Review: Diary of a Somebody

CASSANDRA KHOO reviews the revival of Diary of a Somebody at Seven Dials Playhouse

It is spring break, and Bloomsbury is somewhat freed from its usual throng of students. Down Gower Street lies the unassuming fixture of the Royal Academy of Dramatic Art (RADA). Now a partially refurbished building consisting of a preserved ancient front and metallic back entrance, RADA blends in seamlessly with its surrounding counterparts of sturdy institutional buildings; stately, mildly worn-down establishments filled with the lingering touch of bygone days and past memories. It was here in 1951 that Joe Orton, the infamous English playwright sought out an education in acting . Prolific and promiscuous, Joe Orton’s influential career quickly soared, in a series of tumultuous and often controversial acts which produced the makings of his short but dazzling life.

Staged for the first time in thirty-five years, Diary of a Somebody  (2019) is a deep dive into the mind of one of the most witty, rebellious, and acclaimed artists of his generation. Featuring a selection of star-studded cast members, the play introduces Bridgerton’s George Kemp as the notorious artist and playwright Joe Orton himself, along with Game of Thrones’  Toby Osmond as Kenneth Halliwell, Orton’s mentor and counterpart. Watching the play equipped with no prior knowledge, only a curious fascination to find out more about a star whose career originated from within such close proximity, the play’s abrupt beginning delighted me. Without warning, a fanfare of brash music and lighting flooded the small empty stage, bringing it into life. Six cast members strolled onstage in unison and immediately commenced a fast-paced listing of Joe Orton’s life events, mimicking the style of Orton’s private diaries, from which lines of the play were taken verbatim. Director Nico Rao Pimparé’s orchestration of the play compliments the theatrical sporadicity of Joe Orton’s life, and sets the stage for a performance which is larger-than-life.

Image courtesy of Brittain Photography.

The skillful prowess of all six cast members is certainly one of the highlights of the show. Taking on the role of numerous minor characters, the supporting cast members, Jemma Churchill, Jamie Zubairi, Sorcha Kennedy, and Ryan Rajan Mal undertake a collectively impressive rotation of clothes, props, and personas to portray the multitudes of casual encounters Joe Orton experienced in his life. Coupled with the location’s intimate setting and stripped-bare production, the talents of each individual cast member really shone through. The stripped back staging, props including fake plastic Greek statues and a shabby bed frame that became a focal point throughout the production, indicated to me that this play was conceived under a stringent budget. However, Pimparé’s direction made the play work, and throughout the play’s seventy-five minute running time, I felt like I was truly peering into the life and inner workings of Joe Orton’s mind.

The cynical juxtaposition of the play certainly mesmerised the audience. The fast-paced, everchanging emotional rollercoaster of scandal, quick-wit, and poignancy left the small audience of around fifty people constantly on the edges of their seats. Incorporating the words of Orton’s diaries, along with psychiatric reports and outside correspondence, Diary of a Somebody  intertwines humour with eerily sombre moments, making it a well-balanced dramatisation of the last eight months of Joe Orton’s life.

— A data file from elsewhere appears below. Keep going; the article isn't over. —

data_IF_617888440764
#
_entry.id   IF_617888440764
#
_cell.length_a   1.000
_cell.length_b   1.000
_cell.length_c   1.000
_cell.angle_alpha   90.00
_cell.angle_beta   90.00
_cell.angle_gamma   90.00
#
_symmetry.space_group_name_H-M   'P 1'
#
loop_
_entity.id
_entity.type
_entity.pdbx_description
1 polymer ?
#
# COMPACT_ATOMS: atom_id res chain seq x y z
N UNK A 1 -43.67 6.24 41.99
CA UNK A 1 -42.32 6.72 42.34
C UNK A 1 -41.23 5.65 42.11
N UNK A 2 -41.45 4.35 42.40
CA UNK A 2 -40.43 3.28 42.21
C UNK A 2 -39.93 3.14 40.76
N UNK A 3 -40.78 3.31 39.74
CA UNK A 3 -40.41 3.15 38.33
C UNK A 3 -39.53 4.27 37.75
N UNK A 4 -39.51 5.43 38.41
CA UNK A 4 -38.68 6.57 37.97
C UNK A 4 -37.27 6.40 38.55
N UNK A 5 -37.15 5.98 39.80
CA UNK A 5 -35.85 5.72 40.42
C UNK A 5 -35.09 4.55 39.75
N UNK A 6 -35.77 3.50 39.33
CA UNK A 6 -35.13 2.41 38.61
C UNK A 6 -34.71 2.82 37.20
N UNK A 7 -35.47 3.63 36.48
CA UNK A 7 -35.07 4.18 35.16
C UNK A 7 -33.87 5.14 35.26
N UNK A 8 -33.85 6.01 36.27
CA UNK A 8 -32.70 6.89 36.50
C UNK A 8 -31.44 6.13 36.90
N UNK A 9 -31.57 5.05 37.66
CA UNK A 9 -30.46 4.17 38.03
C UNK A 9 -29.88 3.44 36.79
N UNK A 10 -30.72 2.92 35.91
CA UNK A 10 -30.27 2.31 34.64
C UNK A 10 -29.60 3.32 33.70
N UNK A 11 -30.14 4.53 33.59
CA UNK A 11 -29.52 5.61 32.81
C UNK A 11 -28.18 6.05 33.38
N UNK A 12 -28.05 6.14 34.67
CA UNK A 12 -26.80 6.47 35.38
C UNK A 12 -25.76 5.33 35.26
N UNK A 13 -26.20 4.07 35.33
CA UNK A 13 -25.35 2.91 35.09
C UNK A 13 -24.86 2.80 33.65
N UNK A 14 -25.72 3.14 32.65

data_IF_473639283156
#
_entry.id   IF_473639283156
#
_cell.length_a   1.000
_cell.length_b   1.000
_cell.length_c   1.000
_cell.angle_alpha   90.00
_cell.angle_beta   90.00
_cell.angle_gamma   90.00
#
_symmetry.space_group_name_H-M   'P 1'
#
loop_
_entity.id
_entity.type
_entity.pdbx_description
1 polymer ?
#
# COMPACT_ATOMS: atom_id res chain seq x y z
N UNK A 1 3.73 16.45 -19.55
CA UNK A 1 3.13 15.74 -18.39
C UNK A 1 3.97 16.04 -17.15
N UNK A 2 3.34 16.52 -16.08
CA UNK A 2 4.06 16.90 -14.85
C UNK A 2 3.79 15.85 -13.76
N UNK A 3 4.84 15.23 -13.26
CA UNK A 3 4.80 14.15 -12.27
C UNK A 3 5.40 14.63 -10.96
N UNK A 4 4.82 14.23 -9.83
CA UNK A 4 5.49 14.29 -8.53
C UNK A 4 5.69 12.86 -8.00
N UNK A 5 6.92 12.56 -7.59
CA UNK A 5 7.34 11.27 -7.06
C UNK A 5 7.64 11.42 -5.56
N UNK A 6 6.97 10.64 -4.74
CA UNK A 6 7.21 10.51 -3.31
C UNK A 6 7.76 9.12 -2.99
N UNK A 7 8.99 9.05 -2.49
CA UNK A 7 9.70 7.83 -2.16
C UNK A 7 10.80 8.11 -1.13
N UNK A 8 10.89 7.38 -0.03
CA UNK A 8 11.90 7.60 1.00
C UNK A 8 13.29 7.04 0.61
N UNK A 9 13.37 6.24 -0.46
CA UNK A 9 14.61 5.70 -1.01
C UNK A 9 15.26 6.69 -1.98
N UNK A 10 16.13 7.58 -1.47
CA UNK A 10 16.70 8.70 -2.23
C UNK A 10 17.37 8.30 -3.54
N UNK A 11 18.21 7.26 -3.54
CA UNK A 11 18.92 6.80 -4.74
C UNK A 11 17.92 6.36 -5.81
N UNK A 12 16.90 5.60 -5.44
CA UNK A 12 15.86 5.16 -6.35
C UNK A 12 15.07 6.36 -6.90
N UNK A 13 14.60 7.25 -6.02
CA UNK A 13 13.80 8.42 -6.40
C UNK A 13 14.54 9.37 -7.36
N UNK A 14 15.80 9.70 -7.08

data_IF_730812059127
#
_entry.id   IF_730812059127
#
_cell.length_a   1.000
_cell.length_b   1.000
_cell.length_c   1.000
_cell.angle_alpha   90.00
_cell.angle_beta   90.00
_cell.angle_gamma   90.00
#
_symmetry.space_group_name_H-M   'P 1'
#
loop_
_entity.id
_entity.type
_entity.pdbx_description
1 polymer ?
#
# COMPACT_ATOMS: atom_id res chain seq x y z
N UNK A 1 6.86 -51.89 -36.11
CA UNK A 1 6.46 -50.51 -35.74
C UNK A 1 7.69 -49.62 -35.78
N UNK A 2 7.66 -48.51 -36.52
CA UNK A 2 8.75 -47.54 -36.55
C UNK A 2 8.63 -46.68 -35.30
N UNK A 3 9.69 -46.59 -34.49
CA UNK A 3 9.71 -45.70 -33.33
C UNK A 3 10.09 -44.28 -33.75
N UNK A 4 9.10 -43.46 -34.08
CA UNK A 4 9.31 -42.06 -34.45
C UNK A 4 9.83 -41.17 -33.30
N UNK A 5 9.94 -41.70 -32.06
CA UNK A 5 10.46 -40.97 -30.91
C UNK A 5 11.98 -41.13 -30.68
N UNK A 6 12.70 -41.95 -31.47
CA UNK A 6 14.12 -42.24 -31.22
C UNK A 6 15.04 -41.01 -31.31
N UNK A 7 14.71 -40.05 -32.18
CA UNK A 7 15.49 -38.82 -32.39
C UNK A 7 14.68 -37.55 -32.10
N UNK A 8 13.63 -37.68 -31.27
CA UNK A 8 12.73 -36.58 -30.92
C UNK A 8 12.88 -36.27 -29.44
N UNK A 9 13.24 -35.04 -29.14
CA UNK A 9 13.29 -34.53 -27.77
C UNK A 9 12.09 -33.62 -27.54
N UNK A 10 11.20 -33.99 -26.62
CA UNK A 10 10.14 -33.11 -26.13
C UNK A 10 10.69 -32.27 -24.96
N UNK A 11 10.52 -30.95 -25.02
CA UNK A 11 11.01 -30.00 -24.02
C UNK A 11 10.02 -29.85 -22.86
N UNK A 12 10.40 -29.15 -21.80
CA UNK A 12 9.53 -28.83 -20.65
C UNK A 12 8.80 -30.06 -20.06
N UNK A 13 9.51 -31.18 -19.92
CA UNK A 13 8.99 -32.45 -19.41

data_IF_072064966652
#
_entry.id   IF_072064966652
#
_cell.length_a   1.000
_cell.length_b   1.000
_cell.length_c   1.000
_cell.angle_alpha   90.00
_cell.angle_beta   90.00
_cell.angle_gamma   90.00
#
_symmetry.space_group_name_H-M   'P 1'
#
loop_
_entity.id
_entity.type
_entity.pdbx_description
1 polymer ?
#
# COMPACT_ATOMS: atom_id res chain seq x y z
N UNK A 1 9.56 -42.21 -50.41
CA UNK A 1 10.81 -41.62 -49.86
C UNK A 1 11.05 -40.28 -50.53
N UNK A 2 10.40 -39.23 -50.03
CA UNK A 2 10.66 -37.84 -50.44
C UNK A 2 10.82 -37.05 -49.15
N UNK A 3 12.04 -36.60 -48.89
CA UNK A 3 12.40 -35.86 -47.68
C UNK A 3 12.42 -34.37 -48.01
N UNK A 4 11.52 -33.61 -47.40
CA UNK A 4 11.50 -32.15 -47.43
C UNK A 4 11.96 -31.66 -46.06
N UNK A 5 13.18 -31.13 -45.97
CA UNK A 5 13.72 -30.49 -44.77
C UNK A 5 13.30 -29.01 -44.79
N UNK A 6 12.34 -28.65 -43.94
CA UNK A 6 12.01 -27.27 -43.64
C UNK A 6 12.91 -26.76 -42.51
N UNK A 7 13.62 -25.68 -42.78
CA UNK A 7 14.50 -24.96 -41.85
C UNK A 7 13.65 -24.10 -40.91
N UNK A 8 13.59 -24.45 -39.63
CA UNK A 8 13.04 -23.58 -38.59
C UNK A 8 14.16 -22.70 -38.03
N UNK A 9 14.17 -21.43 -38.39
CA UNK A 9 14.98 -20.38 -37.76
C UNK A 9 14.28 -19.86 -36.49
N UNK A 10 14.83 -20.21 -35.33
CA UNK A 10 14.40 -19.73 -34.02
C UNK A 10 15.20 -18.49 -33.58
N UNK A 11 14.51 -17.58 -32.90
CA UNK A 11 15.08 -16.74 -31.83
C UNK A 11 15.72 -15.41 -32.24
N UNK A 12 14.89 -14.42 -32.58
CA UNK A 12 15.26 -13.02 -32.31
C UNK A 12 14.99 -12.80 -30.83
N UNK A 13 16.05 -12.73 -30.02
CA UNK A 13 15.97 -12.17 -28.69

Image courtesy of Brittain Photography.

The dynamic between Kemp and Osmond was simply off the charts, with both actors constantly riffing off each other’s energy to construe their characters’ shared artistic talents, but polar opposite personalities. While Orton was notoriously promiscuous, Kenneth Halliwell was portrayed as reserved and almost subservient, progressively retreating into the shield of household domesticities the more Orton’s fame imploded. As Orton’s life and career propelled, Kenneth’s mental health and wellbeing deteriorated rapidly. Particularly surreal were the instances where Halliwell lies down placidly on the bed, placed fiscally in the centre of the room, as Orton paces animatedly about the stage, engaged in his monologues of debauchery and ambition. These instances were greatly symbolic of their inequitable relationship, and were highly effective in foreshadowing the final moment between the pair, when Halliwell finally seeks his revenge.

Fueled largely by a spirit of self-importance and ambition, Orton’s seemingly small thefts and crimes were magnified and beautifully portrayed by the enigmatic, booming, expressions of Kemp. Intrigued by the vivacity of Orton’s sheer hunger for the pleasures of life, I later researched  Orton’s biography. His misdemeanours were by no means impressive: imprisonment following the defacement of library books would hardly warrant a reaction of awe or fascination. It is Orton’s self-proclaimed spirit of ‘specialness’ which ensured  his life be interesting and controversial, and his yearning for instant gratification which spurred on his often reckless but rewarding pursuits. Diary of a Somebody is a decidedly exuberant and genuine play, and it is this big hearted energy of sincerity which keeps it moving along with utmost efficacy.

Diary of a Somebody runs at Seven Dials Playhouse until 30th April 2022. Find out more here.

Featured Image: Courtesy of Brittain Photography